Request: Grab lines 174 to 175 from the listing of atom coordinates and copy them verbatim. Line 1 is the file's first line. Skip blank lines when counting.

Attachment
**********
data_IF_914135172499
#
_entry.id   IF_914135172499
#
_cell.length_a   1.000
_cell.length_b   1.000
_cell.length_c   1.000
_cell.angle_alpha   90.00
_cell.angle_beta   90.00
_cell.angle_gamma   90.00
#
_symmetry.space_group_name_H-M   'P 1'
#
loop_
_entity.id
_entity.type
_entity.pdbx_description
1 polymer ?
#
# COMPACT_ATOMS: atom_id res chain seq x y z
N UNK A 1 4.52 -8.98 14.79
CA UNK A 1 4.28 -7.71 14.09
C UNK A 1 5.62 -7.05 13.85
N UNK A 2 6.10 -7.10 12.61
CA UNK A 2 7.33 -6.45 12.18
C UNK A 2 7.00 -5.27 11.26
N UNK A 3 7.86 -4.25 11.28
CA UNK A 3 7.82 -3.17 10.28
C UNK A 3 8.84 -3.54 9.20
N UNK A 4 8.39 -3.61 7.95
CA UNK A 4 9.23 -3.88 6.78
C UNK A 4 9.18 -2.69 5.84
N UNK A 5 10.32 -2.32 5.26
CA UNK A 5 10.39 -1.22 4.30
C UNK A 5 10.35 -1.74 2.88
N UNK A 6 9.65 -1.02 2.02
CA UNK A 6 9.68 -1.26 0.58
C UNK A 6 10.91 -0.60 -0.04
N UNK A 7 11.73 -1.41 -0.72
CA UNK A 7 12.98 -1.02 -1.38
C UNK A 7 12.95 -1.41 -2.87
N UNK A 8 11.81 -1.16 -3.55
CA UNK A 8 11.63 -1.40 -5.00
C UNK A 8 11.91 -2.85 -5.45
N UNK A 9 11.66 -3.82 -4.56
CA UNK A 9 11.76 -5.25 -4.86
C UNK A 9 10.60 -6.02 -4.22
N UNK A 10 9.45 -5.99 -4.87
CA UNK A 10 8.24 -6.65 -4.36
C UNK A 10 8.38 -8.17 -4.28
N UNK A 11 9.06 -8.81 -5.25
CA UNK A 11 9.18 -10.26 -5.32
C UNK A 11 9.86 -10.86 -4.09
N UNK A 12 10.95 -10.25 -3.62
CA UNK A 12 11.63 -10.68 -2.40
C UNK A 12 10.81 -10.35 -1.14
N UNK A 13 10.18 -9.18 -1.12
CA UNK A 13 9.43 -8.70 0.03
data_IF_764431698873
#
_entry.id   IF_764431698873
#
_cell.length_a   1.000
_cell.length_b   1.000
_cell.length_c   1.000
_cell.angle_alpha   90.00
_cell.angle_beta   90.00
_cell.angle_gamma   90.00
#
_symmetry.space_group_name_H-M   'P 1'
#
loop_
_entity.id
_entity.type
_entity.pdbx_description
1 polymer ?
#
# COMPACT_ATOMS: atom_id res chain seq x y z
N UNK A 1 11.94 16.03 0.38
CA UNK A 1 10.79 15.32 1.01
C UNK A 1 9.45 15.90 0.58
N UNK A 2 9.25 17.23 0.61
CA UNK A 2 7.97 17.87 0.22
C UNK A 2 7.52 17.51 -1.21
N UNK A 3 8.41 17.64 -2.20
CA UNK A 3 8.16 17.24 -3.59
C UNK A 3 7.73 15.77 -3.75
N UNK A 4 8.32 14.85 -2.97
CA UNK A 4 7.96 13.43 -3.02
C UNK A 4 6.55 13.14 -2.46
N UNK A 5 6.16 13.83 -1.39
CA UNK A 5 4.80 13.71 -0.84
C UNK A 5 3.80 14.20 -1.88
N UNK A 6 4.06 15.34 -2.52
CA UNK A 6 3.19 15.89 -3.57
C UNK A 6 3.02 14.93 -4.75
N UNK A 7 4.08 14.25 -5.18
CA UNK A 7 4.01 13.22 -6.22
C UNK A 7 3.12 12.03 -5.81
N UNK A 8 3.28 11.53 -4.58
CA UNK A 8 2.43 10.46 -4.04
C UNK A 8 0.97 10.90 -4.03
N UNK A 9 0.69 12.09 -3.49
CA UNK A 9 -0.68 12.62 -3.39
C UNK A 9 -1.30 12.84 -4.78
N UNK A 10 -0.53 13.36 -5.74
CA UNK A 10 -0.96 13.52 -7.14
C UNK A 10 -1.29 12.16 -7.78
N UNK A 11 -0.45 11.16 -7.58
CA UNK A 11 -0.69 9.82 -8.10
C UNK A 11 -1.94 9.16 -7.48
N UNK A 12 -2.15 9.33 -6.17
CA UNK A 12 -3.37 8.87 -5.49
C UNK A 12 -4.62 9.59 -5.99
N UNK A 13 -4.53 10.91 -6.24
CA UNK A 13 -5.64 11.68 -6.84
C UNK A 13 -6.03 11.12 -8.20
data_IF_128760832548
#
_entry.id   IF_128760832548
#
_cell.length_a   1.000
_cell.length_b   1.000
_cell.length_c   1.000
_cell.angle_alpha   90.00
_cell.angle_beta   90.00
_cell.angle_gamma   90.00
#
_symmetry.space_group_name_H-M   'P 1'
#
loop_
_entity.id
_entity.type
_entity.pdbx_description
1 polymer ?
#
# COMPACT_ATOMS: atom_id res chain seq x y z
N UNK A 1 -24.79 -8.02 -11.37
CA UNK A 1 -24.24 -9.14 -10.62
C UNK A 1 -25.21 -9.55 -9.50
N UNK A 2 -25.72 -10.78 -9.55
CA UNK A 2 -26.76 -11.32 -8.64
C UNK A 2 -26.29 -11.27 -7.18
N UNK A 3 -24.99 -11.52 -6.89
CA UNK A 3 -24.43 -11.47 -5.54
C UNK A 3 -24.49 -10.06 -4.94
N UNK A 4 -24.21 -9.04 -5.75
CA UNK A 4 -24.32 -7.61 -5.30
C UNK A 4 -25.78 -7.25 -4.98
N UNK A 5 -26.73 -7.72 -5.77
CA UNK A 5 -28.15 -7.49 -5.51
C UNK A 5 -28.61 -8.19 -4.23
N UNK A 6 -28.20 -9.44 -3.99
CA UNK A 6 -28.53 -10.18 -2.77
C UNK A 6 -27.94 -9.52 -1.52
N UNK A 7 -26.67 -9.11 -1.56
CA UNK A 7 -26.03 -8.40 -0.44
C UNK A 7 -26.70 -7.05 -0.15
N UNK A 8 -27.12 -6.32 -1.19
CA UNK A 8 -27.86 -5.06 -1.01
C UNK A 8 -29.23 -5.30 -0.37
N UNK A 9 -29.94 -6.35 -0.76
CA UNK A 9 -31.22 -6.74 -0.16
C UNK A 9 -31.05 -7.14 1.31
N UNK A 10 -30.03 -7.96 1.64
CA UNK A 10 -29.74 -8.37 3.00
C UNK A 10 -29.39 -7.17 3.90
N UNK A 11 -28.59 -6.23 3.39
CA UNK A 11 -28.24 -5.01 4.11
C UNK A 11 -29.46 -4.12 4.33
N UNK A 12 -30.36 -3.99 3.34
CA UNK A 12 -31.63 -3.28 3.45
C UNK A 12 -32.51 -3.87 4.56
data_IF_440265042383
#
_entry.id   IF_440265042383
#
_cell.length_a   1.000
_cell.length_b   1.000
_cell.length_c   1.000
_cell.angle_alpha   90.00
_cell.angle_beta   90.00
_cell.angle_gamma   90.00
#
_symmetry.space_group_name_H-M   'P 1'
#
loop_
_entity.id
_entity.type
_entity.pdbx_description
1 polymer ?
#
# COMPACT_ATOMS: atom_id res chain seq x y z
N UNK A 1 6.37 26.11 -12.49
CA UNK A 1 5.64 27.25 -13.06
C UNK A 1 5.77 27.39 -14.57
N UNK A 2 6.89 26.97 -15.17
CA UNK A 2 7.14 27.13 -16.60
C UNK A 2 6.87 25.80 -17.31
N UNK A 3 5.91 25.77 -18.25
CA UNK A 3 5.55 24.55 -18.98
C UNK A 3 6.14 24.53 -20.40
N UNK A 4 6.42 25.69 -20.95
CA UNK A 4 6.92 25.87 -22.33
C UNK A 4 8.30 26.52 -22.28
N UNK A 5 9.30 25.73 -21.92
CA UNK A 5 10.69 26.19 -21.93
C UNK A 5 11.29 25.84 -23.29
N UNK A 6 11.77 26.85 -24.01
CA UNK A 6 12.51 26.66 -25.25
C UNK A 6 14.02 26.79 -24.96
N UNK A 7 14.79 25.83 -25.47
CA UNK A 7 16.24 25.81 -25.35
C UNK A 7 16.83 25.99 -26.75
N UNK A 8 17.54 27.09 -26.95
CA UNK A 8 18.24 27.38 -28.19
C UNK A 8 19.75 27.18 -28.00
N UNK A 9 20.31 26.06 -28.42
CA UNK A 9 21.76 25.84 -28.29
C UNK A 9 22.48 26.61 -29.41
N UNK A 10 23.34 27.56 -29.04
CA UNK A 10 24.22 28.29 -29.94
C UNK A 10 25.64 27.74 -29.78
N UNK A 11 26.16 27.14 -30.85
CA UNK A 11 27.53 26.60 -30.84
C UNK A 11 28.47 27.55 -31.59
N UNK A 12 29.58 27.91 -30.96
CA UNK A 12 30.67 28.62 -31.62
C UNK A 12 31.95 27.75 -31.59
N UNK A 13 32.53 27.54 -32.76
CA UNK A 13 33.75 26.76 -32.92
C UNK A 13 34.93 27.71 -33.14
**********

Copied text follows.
data_IF_440265042383
#